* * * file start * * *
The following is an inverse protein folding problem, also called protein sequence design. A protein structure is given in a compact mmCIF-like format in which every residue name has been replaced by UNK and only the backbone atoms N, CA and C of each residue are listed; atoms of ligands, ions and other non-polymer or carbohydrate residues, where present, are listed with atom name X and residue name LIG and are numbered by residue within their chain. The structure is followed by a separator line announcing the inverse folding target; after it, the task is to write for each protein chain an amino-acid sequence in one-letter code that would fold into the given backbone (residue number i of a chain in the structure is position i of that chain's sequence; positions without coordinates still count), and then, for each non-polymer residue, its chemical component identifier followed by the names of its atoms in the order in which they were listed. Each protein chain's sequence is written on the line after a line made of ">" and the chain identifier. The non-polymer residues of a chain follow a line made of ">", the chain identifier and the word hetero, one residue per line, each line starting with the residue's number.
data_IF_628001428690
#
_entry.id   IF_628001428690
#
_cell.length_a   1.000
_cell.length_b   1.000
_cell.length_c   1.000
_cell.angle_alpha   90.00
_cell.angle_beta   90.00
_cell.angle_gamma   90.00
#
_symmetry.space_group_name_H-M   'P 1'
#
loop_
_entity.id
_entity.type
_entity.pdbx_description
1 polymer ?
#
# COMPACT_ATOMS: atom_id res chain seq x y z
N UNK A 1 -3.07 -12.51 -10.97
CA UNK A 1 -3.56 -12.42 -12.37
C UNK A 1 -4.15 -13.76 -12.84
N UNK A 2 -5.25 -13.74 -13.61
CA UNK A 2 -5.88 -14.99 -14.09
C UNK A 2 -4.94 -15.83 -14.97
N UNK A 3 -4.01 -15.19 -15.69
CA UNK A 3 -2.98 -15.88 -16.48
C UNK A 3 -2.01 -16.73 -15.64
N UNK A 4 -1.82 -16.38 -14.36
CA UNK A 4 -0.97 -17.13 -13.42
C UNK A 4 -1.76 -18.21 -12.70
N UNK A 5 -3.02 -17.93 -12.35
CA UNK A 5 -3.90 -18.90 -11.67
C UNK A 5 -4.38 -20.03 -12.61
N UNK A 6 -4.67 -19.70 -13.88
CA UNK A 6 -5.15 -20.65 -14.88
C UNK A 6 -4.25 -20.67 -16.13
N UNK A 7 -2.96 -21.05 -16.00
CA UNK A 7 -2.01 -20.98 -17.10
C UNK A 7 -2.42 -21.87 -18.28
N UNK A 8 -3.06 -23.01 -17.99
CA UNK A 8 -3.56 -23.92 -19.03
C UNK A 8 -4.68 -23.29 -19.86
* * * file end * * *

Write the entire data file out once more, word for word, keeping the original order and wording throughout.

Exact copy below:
The following is an inverse protein folding problem, also called protein sequence design. A protein structure is given in a compact mmCIF-like format in which every residue name has been replaced by UNK and only the backbone atoms N, CA and C of each residue are listed; atoms of ligands, ions and other non-polymer or carbohydrate residues, where present, are listed with atom name X and residue name LIG and are numbered by residue within their chain. The structure is followed by a separator line announcing the inverse folding target; after it, the task is to write for each protein chain an amino-acid sequence in one-letter code that would fold into the given backbone (residue number i of a chain in the structure is position i of that chain's sequence; positions without coordinates still count), and then, for each non-polymer residue, its chemical component identifier followed by the names of its atoms in the order in which they were listed. Each protein chain's sequence is written on the line after a line made of ">" and the chain identifier. The non-polymer residues of a chain follow a line made of ">", the chain identifier and the word hetero, one residue per line, each line starting with the residue's number.
data_IF_628001428690
#
_entry.id   IF_628001428690
#
_cell.length_a   1.000
_cell.length_b   1.000
_cell.length_c   1.000
_cell.angle_alpha   90.00
_cell.angle_beta   90.00
_cell.angle_gamma   90.00
#
_symmetry.space_group_name_H-M   'P 1'
#
loop_
_entity.id
_entity.type
_entity.pdbx_description
1 polymer ?
#
# COMPACT_ATOMS: atom_id res chain seq x y z
N UNK A 1 -3.07 -12.51 -10.97
CA UNK A 1 -3.56 -12.42 -12.37
C UNK A 1 -4.15 -13.76 -12.84
N UNK A 2 -5.25 -13.74 -13.61
CA UNK A 2 -5.88 -14.99 -14.09
C UNK A 2 -4.94 -15.83 -14.97
N UNK A 3 -4.01 -15.19 -15.69
CA UNK A 3 -2.98 -15.88 -16.48
C UNK A 3 -2.01 -16.73 -15.64
N UNK A 4 -1.82 -16.38 -14.36
CA UNK A 4 -0.97 -17.13 -13.42
C UNK A 4 -1.76 -18.21 -12.70
N UNK A 5 -3.02 -17.93 -12.35
CA UNK A 5 -3.90 -18.90 -11.67
C UNK A 5 -4.38 -20.03 -12.61
N UNK A 6 -4.67 -19.70 -13.88
CA UNK A 6 -5.15 -20.65 -14.88
C UNK A 6 -4.25 -20.67 -16.13
N UNK A 7 -2.96 -21.05 -16.00
CA UNK A 7 -2.01 -20.98 -17.10
C UNK A 7 -2.42 -21.87 -18.28
N UNK A 8 -3.06 -23.01 -17.99
CA UNK A 8 -3.56 -23.92 -19.03
C UNK A 8 -4.68 -23.29 -19.86